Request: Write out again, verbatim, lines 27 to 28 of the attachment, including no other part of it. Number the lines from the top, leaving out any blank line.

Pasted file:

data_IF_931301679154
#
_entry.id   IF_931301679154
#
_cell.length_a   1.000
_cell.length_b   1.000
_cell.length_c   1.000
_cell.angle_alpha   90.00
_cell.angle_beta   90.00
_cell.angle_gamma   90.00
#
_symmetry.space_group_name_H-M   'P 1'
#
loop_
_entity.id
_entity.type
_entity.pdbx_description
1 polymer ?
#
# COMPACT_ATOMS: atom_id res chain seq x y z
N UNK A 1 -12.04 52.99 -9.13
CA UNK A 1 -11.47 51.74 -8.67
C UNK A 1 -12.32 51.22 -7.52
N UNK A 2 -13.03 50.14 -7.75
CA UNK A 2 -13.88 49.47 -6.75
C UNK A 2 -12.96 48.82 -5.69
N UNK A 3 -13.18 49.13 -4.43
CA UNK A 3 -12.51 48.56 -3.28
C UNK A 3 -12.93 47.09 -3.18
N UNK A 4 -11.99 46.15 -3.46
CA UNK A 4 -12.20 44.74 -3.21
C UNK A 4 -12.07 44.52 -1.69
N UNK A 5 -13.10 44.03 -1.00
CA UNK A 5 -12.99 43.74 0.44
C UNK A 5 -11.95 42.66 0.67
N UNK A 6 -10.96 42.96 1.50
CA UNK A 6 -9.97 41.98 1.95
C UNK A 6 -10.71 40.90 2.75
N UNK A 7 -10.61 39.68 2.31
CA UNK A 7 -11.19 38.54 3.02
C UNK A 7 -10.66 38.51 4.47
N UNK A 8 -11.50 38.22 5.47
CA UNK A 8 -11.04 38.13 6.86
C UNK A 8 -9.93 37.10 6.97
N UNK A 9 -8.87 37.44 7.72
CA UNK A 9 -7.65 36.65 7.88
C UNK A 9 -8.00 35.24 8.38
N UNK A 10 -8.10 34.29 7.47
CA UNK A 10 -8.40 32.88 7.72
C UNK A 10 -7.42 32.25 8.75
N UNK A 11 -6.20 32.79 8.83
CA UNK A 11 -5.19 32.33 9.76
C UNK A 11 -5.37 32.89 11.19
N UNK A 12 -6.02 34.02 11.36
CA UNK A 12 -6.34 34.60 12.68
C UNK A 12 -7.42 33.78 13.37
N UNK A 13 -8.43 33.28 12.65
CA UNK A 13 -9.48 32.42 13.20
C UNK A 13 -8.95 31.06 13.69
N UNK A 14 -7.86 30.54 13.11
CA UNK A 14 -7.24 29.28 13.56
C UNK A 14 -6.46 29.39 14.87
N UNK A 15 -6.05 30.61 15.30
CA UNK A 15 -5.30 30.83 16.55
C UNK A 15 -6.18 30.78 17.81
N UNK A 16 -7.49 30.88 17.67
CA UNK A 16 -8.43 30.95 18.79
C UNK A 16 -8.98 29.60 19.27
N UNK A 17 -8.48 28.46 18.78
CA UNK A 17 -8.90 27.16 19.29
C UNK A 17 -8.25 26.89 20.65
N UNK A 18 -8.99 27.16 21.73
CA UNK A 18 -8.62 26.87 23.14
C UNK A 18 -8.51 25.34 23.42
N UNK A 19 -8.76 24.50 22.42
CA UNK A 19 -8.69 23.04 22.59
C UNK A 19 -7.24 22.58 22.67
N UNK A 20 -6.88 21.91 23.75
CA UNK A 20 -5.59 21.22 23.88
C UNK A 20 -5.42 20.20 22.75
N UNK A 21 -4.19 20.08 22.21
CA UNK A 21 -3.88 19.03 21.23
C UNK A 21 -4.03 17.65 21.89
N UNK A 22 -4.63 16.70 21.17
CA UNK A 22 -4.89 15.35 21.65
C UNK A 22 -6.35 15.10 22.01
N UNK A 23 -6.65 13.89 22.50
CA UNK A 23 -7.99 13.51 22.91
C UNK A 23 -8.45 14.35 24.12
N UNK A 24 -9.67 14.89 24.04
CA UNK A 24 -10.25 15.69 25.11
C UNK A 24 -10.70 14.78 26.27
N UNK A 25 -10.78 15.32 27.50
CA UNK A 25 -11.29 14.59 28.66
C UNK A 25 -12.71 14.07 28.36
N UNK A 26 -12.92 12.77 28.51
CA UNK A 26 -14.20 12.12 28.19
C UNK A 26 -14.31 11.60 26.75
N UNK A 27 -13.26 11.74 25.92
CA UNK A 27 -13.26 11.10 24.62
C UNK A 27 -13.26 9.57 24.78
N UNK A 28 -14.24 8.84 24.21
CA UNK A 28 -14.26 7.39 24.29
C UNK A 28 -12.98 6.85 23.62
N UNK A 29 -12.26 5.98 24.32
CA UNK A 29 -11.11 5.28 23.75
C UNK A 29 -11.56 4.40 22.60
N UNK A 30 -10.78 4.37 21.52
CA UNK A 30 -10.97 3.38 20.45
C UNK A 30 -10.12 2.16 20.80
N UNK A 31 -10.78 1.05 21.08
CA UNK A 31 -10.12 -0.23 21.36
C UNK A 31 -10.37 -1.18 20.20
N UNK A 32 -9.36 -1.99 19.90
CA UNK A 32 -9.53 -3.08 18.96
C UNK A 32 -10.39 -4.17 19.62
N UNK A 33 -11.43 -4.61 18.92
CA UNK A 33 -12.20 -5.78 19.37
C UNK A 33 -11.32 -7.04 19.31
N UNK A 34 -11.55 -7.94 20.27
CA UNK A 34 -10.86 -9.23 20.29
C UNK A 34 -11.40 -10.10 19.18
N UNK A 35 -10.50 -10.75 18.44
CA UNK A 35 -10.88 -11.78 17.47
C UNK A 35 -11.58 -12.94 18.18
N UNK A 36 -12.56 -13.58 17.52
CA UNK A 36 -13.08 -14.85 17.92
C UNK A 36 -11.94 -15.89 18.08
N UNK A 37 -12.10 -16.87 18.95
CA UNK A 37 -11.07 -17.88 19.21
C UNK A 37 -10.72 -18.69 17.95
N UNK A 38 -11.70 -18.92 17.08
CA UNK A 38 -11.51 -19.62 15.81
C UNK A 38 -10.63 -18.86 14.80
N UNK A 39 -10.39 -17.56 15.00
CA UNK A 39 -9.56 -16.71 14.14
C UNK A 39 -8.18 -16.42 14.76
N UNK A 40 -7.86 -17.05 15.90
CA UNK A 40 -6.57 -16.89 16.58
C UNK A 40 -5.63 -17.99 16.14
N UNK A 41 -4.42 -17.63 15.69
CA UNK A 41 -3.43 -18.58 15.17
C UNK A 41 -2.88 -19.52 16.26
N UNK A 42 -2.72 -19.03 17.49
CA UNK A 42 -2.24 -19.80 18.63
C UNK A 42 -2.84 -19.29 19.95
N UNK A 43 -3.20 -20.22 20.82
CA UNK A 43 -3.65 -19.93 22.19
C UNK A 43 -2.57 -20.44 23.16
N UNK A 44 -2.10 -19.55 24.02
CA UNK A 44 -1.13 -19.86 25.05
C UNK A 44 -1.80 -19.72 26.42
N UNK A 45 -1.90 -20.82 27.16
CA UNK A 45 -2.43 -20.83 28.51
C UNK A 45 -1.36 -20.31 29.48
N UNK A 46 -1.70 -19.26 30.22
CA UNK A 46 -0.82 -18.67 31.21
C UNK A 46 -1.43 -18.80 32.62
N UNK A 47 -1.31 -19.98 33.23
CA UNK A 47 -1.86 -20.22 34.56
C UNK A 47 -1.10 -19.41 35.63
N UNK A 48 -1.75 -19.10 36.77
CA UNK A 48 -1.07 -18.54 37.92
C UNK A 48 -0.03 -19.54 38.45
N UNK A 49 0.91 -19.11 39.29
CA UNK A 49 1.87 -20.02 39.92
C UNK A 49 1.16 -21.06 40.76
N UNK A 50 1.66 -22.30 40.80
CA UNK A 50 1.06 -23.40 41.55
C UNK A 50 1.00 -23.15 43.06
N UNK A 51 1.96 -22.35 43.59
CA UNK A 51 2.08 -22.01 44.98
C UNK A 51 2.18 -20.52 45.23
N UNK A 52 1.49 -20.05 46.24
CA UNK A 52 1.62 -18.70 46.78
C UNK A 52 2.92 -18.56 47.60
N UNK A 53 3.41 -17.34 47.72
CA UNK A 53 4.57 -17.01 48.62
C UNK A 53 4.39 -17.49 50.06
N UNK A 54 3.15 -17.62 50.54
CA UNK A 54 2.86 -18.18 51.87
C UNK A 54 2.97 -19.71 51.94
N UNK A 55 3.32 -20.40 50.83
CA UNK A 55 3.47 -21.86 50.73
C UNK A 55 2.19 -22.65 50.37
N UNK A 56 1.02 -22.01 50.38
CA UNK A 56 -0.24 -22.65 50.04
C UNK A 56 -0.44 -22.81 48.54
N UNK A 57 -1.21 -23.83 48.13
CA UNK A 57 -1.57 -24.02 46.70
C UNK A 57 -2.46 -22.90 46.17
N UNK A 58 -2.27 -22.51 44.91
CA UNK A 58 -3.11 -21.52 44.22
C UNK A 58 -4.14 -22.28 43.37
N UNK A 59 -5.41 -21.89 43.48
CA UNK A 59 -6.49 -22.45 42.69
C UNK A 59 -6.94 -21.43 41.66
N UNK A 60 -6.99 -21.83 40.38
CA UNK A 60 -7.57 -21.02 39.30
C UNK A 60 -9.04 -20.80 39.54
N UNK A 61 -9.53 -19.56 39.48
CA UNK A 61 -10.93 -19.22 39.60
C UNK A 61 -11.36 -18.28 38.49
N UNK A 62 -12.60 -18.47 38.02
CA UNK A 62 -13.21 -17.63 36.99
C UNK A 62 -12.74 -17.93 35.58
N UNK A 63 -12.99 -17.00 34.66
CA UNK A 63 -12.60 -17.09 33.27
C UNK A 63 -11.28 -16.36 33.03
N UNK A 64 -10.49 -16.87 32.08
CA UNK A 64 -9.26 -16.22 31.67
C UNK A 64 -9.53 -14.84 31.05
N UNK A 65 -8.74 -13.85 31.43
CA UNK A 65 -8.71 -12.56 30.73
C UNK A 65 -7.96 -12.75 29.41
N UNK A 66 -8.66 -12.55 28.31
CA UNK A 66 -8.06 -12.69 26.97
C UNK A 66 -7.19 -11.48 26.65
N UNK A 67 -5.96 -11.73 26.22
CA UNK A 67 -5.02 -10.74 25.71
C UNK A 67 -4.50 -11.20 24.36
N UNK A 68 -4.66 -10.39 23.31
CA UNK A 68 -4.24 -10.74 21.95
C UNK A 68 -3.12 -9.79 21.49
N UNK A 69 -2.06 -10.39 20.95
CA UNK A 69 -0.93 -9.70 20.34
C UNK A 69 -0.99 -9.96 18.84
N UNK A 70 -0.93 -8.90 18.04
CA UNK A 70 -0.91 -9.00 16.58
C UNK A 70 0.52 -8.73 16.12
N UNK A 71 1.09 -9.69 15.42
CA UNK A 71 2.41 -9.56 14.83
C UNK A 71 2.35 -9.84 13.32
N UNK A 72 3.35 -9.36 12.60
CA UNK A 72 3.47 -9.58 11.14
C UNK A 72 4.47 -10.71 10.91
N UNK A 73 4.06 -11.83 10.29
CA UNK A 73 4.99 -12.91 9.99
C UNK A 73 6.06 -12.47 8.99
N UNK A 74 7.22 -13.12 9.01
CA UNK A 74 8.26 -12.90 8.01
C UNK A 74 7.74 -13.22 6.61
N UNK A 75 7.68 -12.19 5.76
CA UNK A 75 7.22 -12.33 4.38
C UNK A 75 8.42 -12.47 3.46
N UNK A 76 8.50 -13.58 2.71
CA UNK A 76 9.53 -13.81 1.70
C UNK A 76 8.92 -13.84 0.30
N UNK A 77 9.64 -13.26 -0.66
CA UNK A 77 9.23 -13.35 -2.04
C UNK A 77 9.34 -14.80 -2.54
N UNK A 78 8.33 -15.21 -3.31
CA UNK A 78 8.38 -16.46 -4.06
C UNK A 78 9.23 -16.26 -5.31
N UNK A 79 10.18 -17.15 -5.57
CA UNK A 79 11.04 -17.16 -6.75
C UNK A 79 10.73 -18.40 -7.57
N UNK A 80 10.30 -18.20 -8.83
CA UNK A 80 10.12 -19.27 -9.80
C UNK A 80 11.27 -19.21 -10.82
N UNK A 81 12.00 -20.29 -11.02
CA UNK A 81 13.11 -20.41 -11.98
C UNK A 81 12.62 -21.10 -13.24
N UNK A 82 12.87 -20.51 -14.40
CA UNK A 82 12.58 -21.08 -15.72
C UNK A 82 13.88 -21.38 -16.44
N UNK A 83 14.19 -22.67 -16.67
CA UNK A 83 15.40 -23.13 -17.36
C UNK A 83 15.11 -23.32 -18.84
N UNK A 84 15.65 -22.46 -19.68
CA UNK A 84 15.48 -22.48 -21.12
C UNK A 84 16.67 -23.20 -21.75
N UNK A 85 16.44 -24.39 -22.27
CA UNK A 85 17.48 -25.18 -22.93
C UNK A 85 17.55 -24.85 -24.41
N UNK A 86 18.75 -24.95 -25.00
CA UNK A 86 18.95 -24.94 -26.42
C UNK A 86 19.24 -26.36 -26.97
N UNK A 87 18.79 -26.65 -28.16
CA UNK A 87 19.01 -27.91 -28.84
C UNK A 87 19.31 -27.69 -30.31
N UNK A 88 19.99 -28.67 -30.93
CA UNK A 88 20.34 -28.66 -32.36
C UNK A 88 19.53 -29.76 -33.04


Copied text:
N UNK A 3 -13.18 49.13 -4.43
CA UNK A 3 -12.51 48.56 -3.28